Whether you are interested in HAES on a professional or personal level, we invite you to join us for a workshop, Wellness Beyond Weight: What You Need To Know About the Health At Every Size Paradigm

Details to follow in a separate flyer

[This workshop is a pre-conference event for the Association for Size Diversity and Health (ASDAH)]


When Michelle Obama first announced her Let’s Move initiative, we were concerned about her focus on weight and her stated intention to eliminate childhood obesity within a generation. Although Let’s Move contains many wonderful components – such as making sure kids of all socioeconomic levels have access to fruits and vegetables and promoting physical activity, her focus on weight set a tone ripe for negative consequences: weight stigmatization and shame for kids in larger bodies, increased risk for eating disorders as children and teens try to achieve the “correct” body size, and the unintentional sanctioning of weight bullying as the message that “fat is bad” was reinforced. Not to mention the fact that kids at lower weights, but who have unhealthy lifestyles, could easily fall under the radar.

Like many, we believed it would be much more effective to promote healthful activities for kids of all sizes. Many of us weighed in on her position – at the time, Judith wrote a blog called Dear Michelle. It’s hard to know what reached her, but in a recent video chat hosted by Kelly Rippa for a Google Hangout, there was a definite shift in her focus. She was quoted in the Huffington Post as saying, "I have two young daughters. We never talk about weight. I make it a point. I don't want our children to be weight-obsessed. I want them to be focused on: What do I have to do, in this body -- because everybody is different, every person's body is different -- what do I have to do to be the healthiest that I can be."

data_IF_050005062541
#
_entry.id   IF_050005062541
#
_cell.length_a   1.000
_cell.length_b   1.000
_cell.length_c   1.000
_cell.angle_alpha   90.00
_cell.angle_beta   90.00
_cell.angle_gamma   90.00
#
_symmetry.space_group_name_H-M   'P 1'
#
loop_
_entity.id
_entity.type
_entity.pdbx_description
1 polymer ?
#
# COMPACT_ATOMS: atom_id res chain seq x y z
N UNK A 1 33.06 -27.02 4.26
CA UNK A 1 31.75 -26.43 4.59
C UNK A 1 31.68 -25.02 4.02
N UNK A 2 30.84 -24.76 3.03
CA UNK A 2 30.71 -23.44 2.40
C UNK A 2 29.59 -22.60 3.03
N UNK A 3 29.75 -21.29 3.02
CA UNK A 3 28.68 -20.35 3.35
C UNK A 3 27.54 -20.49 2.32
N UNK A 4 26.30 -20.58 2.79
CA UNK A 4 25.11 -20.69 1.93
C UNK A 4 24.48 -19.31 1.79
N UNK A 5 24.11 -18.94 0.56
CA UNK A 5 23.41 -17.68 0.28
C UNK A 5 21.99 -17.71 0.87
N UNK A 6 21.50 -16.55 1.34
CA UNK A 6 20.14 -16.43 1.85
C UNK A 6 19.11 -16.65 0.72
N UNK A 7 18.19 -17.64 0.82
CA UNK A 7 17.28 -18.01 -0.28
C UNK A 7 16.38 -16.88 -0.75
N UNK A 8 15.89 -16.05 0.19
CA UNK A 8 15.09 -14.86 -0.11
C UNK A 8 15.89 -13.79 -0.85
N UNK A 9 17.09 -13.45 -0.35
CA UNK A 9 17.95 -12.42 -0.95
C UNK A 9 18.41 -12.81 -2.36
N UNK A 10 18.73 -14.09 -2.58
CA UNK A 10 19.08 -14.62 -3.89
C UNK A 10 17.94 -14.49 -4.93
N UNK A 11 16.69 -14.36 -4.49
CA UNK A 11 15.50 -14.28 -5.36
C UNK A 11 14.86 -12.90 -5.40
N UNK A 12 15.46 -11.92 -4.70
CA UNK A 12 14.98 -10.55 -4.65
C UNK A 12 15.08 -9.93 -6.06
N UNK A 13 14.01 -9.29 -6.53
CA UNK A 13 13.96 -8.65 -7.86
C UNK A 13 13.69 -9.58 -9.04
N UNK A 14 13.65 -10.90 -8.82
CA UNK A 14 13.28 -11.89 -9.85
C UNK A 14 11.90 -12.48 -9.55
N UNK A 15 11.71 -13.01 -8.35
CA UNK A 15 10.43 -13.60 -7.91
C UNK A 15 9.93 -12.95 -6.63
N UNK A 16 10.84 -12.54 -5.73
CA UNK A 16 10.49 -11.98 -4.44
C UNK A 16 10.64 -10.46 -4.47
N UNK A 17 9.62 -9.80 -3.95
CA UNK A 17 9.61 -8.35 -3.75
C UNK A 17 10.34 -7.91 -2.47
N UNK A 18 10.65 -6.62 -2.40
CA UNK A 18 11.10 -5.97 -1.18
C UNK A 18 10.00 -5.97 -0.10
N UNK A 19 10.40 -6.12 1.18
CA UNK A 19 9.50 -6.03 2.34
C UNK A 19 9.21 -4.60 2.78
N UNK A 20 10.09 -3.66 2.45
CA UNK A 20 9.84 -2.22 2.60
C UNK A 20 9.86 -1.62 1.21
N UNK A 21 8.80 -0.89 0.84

This is a wonderful expression of the philosophy that underlies what is commonly known as the Health At Every Size™ (HAES) paradigm. We listened to the 35-minute video, and while we might take issue with a few of her comments, overall we are pleased to see the shift in her message. Here is another supportive quote made by the First Lady:

“…we need to focus on the health of individuals and not focus on weight or looks and measuring people’s worth in that way. It doesn’t help us as a society and it definitely doesn’t help the individuals who are struggling with this issue.”

We don’t know whose voices she’s been listening to, but we applaud her for this shift in attitude: Michelle, please keep moving! If you want to reinforce the direction of this new, positive message, you can join the chorus by writing to her:

Michelle Obama
The White House
1600 Pennsylvania Ave. NW
Washington, D.C. 20500



  • Judith will present Overcoming Bingeing and Negative Body Image Through the HAES Model as part of the Association for Size Diversity and Health (ASDAH) pre-conference event entitled: Wellness Beyond Weight: What You Need to Know About the Health At Every Size Paradigm. More details to be sent in a separate e-mail as the details are finalized.

  • Don’t miss the Association for Size Diversity and Health educational conference: Staying the Health At Every Size Course: Navigating the Weight Debate in the Evolving Healthcare Environment, Friday June 28 - Sunday June 30, 2013 at the Doubletree Hotel, Chicago O’Hare. Judith will present The Treatment of Binge Eating Disorder: Why the HAES™ Paradigm Matters as part of a panel on eating disorders.

  • Ellen will be the keynote speaker at the Samstone Lecture Event with a talk is entitled: Navigating the Journey: Women and Spirituality in the Material World. November 1st – 2nd, Unitarian Universalist Church at Washington Crossing, Titusville, New Jersey